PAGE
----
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#216681 - 01/22/16 06:05 PM Designing for Power Outages  
renosteinke  Offline
Cat Servant
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Joined: Jan 2005
Posts: 5,316
Blue Collar Country
As I was setting up my generator this morning, one thing became apparent: I had no easy way to power my alarm, cameras, phone, and computers, short of putting the entire house on the generator.

So, I wonder .... is it a good idea to have a separate circuit, hopping from room to room, providing power to receptacles dedicated to these uses? One could even make this a circuit separate from the usual house wiring, powered only when the generator is in use. Power failure? Just move the plugs.

I almost think I have seen this arrangement in medical facilities- an "emergency" receptacle right next to the 'ordinary' receptacle.

I rather like this arrangement, as it makes the generator network completely separate from the utility-powered network ... no need for transfer switches, no chance of backfeed issues. While the NEC seems to assume transfer switching, I don't think a parallel network is forbidden.


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#216682 - 01/22/16 07:48 PM Re: Designing for Power Outages [Re: renosteinke]  
LarryC  Offline
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Joined: Jul 2004
Posts: 783
Winchester, NH, US
For "down the road" applications, perhaps a dedicated small panel feeding all of the generator powered circuits could be installed. If you decide to install a transfer switch later, some of the wiring is already installed. You would just have to move other dedicated circuits later. It would allow you to run the 240 V output of the generator and give you more power available for the larger loads during an extended outage.


#216685 - 01/22/16 09:45 PM Re: Designing for Power Outages [Re: renosteinke]  
HotLine1  Online Content


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Joined: Apr 2002
Posts: 6,875
Brick, NJ USA
Reno:

An inlet, backfed cb, and an interlock kit gets the gen power into your panel. You have to select the branch cbs you want to power up, Works fine for me, and a lot of others, and it's legal.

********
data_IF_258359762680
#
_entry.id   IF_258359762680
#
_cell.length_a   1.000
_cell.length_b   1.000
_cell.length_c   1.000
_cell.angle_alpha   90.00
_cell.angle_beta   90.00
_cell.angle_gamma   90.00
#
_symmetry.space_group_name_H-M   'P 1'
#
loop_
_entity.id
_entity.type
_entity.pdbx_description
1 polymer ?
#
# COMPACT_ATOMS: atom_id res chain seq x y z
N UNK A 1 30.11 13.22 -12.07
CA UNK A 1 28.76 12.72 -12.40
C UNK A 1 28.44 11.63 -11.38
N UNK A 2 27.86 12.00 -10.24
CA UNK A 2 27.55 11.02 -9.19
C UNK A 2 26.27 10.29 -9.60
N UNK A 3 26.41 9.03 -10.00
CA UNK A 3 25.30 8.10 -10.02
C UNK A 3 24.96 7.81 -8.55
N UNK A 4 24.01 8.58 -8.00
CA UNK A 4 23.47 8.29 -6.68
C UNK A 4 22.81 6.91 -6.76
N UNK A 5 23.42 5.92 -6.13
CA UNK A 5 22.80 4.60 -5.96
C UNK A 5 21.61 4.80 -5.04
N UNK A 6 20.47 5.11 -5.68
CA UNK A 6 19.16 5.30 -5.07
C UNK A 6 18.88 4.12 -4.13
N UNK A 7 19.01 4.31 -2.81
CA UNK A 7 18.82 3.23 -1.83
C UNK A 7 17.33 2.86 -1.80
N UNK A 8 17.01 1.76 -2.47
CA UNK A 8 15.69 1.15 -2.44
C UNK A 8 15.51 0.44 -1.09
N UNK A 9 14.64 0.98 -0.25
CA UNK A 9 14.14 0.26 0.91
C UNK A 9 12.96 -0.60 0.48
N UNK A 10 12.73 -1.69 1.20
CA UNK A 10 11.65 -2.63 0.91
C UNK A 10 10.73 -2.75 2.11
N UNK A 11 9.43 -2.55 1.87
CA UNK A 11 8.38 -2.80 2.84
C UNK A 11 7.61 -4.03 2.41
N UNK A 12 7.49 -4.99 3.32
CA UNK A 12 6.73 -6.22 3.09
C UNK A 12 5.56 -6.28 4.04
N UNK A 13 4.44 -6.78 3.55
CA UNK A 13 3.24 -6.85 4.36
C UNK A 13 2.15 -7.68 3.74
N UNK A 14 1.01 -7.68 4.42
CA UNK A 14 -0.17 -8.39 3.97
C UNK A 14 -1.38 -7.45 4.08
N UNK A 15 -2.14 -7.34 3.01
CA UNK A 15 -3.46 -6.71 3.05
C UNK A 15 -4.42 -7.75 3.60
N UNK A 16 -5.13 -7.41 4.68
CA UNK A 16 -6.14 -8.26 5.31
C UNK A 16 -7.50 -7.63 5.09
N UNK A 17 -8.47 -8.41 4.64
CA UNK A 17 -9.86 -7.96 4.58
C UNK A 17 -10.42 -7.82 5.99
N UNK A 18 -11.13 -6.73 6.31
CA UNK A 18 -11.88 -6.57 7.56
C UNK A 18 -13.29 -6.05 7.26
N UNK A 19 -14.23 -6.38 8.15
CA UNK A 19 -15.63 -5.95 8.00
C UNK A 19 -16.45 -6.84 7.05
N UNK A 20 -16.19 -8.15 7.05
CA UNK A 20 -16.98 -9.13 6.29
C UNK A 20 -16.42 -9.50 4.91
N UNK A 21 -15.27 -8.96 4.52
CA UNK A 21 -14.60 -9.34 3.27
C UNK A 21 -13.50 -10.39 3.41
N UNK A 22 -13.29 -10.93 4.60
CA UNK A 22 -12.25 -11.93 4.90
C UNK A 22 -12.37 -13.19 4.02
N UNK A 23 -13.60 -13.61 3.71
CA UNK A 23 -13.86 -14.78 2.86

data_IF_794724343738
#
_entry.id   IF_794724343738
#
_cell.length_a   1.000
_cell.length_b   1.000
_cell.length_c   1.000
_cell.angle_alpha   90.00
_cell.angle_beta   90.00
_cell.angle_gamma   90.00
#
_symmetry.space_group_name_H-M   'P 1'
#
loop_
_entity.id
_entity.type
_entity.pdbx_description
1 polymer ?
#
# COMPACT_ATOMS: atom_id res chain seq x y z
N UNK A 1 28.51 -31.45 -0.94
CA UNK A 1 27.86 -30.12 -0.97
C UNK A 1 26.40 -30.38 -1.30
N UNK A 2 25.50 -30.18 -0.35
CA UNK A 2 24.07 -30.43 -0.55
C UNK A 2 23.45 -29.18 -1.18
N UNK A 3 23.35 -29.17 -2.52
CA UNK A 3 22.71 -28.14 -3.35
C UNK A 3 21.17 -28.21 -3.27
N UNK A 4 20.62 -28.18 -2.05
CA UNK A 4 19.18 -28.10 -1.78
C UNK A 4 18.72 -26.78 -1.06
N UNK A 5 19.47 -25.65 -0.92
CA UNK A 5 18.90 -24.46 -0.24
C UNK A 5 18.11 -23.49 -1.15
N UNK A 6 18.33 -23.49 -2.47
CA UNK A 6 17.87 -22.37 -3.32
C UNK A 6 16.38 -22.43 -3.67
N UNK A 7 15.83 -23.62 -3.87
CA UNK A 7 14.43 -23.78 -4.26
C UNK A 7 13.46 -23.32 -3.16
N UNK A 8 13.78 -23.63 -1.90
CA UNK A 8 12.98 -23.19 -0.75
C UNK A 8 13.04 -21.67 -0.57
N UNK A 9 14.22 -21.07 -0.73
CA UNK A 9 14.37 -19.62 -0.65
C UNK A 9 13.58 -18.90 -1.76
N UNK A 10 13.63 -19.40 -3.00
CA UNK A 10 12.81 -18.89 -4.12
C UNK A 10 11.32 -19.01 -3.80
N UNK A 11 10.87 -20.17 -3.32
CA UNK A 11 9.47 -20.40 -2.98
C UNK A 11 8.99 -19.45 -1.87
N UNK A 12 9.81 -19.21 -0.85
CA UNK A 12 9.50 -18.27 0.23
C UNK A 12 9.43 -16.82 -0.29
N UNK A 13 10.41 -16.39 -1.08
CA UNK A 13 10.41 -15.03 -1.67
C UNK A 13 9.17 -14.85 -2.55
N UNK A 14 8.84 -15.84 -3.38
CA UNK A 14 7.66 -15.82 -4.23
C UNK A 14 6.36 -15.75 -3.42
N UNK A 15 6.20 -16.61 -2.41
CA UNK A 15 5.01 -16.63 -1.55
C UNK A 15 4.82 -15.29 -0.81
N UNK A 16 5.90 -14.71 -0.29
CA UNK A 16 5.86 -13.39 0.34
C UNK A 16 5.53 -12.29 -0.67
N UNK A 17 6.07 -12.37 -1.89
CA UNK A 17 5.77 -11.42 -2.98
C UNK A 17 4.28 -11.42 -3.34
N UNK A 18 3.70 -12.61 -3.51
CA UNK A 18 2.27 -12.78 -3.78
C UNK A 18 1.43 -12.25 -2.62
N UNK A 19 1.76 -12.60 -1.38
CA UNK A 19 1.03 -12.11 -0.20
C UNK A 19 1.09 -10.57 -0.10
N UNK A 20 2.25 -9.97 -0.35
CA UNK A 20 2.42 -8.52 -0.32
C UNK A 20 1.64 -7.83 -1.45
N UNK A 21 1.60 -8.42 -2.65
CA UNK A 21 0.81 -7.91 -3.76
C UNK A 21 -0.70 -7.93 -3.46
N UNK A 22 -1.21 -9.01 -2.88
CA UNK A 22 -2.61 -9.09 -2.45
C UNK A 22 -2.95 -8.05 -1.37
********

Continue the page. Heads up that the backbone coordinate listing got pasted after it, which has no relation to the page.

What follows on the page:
John

#216686 - 01/22/16 09:51 PM Re: Designing for Power Outages [Re: renosteinke]  
HotLine1  Online Content


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Reno:

Yes, there are multiple sources in some medical facilities. The "emergency", red HG duplex, and matching plate are from the gen.



John

#216691 - 01/23/16 02:42 AM Re: Designing for Power Outages [Re: renosteinke]  
gfretwell  Offline


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Joined: Jul 2004
Posts: 9,136
Estero,Fl,usa
I have a back feed inlet and an interlock kit here. I am really not that prepared tho. I do have a good panel directory but I have not really gone through and mapped the breakers I would want to have on and the normal load on them. Best case would actually be a load rating on each "emergency" breaker and a list of which will work with the others.


Greg Fretwell

#216692 - 01/23/16 10:09 AM Re: Designing for Power Outages [Re: renosteinke]  
renosteinke  Offline
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Does anyone see a need for surge suppression on generator-fed circuits? Just how reliable is their voltage regulation (especially as your load varies)?


#216695 - 01/23/16 01:43 PM Re: Designing for Power Outages [Re: renosteinke]  
gfretwell  Offline


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Joined: Jul 2004
Posts: 9,136
Estero,Fl,usa
I doubt surge protection would buy you much on a typical portable generator. Your biggest problem is usually sags.

If I ever do decide to test my setup and I think of it, I will hook up my Dranitz and see what I have.


Greg Fretwell

#216697 - 01/23/16 06:47 PM Re: Designing for Power Outages [Re: renosteinke]  
Potseal  Offline
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Joined: Feb 2013
Posts: 244
Saskatchewan
When the day comes to reno the basement I plan on installing a standby gen with an automatic transfer switch. How big of a standby gen I plan on using is the debate.


Reno, are you mostly concerned with surge suppression for ccts powering electronics? I think I would have a UPS ahead of the generator to deal with that concern.


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Dwayne

#216698 - 01/23/16 09:32 PM Re: Designing for Power Outages [Re: renosteinke]  
renosteinke  Offline
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Potseal, as I see it, the joker in the sizing decision is the starting current required for motors. When your overall load is as small as mine - or when, in my case, all I'm powering right now is one motor - that starting current matters.

Now, my generator, even when bought at a bargain price, cost me more than many similar capacity generators that I see in some retail outlets? Why pay more? Well, the biggest differences are in the noise made and the reliability of the voltage regulation.

There's my concern about voltage spikes: the voltage regulation of the generator as loads change. I would hate for a high-voltage spike when the furnace motor stops to cause harm to any electronics that might be on line.

Yes, a UPS would help; I had forgotten about that. That might be a solution.

Greg, I'd love to see what actual measurements show.


#216700 - 01/24/16 02:10 AM Re: Designing for Power Outages [Re: renosteinke]  
gfretwell  Offline


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Joined: Jul 2004
Posts: 9,136
Estero,Fl,usa
These days electronics are really not what I worry about. They usually have switch mode power supplies that tolerate anything from 100v to 250 or so. It makes them easier to sell around the planet.


Greg Fretwell

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